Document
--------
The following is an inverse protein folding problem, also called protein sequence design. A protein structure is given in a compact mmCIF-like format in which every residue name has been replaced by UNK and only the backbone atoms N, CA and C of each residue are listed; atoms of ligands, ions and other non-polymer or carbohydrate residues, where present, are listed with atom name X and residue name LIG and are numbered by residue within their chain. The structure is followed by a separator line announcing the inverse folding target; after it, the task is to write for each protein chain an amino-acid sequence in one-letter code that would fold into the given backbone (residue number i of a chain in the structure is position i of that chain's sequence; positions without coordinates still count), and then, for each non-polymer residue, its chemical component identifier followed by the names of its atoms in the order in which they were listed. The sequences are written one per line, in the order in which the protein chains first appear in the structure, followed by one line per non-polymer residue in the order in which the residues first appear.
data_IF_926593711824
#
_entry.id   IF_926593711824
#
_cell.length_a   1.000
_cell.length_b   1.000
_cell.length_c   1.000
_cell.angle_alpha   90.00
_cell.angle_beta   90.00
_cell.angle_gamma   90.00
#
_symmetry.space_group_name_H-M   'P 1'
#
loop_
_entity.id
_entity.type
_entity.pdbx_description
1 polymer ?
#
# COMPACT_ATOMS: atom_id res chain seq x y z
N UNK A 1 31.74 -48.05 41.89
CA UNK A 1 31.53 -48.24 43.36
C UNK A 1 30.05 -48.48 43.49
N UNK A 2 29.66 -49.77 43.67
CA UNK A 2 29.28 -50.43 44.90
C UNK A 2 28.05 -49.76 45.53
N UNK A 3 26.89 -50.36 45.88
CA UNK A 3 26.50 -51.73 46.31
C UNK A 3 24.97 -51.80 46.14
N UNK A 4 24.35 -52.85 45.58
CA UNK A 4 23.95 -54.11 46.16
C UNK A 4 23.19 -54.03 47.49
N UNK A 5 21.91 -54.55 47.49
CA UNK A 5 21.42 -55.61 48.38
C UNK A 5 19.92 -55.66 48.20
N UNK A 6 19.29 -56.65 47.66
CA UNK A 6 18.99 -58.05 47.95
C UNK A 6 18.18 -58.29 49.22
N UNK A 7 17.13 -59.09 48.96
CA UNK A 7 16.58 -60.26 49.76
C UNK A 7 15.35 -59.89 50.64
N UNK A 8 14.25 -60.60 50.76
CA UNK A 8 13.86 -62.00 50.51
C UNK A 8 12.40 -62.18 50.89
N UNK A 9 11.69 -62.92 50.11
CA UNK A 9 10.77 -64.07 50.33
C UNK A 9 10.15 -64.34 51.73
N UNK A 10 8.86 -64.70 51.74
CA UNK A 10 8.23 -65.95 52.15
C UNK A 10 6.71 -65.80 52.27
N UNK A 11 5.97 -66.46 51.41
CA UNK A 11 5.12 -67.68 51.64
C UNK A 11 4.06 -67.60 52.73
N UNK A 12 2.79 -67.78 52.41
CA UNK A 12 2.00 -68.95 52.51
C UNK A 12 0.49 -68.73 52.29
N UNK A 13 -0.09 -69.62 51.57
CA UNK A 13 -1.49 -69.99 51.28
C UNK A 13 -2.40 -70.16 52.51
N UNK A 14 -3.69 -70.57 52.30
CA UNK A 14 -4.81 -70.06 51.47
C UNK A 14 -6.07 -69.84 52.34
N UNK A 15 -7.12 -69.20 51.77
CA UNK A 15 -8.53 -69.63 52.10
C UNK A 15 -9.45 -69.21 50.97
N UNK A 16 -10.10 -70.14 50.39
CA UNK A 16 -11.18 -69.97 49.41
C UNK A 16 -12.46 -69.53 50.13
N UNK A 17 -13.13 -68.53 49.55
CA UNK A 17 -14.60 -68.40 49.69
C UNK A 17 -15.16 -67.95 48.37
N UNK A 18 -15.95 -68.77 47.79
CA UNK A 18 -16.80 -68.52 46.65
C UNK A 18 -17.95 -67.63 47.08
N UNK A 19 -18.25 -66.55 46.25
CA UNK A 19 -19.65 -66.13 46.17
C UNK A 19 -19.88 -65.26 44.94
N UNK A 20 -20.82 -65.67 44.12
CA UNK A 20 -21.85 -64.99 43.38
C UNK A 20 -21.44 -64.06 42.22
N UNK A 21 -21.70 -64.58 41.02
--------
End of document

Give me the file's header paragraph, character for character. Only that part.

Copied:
The following is an inverse protein folding problem, also called protein sequence design. A protein structure is given in a compact mmCIF-like format in which every residue name has been replaced by UNK and only the backbone atoms N, CA and C of each residue are listed; atoms of ligands, ions and other non-polymer or carbohydrate residues, where present, are listed with atom name X and residue name LIG and are numbered by residue within their chain. The structure is followed by a separator line announcing the inverse folding target; after it, the task is to write for each protein chain an amino-acid sequence in one-letter code that would fold into the given backbone (residue number i of a chain in the structure is position i of that chain's sequence; positions without coordinates still count), and then, for each non-polymer residue, its chemical component identifier followed by the names of its atoms in the order in which they were listed. The sequences are written one per line, in the order in which the protein chains first appear in the structure, followed by one line per non-polymer residue in the order in which the residues first appear.